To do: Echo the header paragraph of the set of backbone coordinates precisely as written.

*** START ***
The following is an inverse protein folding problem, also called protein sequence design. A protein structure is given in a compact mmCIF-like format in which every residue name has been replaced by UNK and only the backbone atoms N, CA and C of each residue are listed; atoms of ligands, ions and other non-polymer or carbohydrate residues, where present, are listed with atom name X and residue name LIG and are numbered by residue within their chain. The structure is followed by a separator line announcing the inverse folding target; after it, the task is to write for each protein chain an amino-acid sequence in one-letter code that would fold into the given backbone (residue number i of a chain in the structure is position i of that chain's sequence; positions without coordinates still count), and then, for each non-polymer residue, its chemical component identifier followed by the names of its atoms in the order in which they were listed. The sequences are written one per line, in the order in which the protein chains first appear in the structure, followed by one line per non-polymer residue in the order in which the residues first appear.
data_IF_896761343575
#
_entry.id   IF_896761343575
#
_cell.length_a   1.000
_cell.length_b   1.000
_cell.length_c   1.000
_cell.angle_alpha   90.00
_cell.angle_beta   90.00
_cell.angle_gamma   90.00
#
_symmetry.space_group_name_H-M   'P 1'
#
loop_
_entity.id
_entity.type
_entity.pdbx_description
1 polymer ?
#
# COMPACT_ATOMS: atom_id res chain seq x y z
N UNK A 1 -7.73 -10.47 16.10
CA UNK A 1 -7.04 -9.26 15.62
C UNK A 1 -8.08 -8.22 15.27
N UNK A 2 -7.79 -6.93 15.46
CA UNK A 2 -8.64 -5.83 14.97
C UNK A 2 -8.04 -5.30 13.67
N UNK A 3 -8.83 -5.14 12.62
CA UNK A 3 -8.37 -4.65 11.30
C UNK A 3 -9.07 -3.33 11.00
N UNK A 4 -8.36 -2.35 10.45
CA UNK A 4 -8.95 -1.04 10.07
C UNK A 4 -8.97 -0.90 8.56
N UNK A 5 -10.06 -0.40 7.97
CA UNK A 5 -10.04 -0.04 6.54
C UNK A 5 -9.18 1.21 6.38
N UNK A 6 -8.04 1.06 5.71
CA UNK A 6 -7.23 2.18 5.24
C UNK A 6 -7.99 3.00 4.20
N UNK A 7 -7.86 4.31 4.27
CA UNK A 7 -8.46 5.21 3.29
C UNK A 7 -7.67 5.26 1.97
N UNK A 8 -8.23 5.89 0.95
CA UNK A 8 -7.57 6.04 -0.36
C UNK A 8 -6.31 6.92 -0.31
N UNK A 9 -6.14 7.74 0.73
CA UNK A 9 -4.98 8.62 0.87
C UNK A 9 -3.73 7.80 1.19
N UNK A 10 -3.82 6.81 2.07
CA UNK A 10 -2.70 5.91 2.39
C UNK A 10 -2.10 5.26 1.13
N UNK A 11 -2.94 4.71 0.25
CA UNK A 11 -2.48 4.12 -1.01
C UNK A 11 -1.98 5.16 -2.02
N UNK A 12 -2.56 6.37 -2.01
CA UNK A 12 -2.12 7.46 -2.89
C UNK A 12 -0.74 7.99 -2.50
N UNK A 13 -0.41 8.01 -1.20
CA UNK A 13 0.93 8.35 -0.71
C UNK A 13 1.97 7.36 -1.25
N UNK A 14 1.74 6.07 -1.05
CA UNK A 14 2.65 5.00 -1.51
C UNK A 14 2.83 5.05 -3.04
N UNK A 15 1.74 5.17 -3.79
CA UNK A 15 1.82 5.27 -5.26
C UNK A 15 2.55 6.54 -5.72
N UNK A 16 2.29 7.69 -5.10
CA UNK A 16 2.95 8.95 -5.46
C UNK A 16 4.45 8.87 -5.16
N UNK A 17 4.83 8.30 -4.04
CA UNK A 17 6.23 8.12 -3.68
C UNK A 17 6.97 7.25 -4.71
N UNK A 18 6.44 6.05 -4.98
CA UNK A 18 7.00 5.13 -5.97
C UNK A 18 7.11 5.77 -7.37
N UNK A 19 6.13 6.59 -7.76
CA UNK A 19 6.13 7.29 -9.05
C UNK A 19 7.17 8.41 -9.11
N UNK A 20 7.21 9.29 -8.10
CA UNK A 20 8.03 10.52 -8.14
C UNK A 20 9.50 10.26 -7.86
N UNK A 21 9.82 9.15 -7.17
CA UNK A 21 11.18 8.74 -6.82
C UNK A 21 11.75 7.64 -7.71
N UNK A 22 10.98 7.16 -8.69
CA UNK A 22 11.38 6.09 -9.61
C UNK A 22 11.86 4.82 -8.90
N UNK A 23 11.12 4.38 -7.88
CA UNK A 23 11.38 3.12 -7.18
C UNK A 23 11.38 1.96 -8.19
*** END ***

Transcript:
The following is an inverse protein folding problem, also called protein sequence design. A protein structure is given in a compact mmCIF-like format in which every residue name has been replaced by UNK and only the backbone atoms N, CA and C of each residue are listed; atoms of ligands, ions and other non-polymer or carbohydrate residues, where present, are listed with atom name X and residue name LIG and are numbered by residue within their chain. The structure is followed by a separator line announcing the inverse folding target; after it, the task is to write for each protein chain an amino-acid sequence in one-letter code that would fold into the given backbone (residue number i of a chain in the structure is position i of that chain's sequence; positions without coordinates still count), and then, for each non-polymer residue, its chemical component identifier followed by the names of its atoms in the order in which they were listed. The sequences are written one per line, in the order in which the protein chains first appear in the structure, followed by one line per non-polymer residue in the order in which the residues first appear.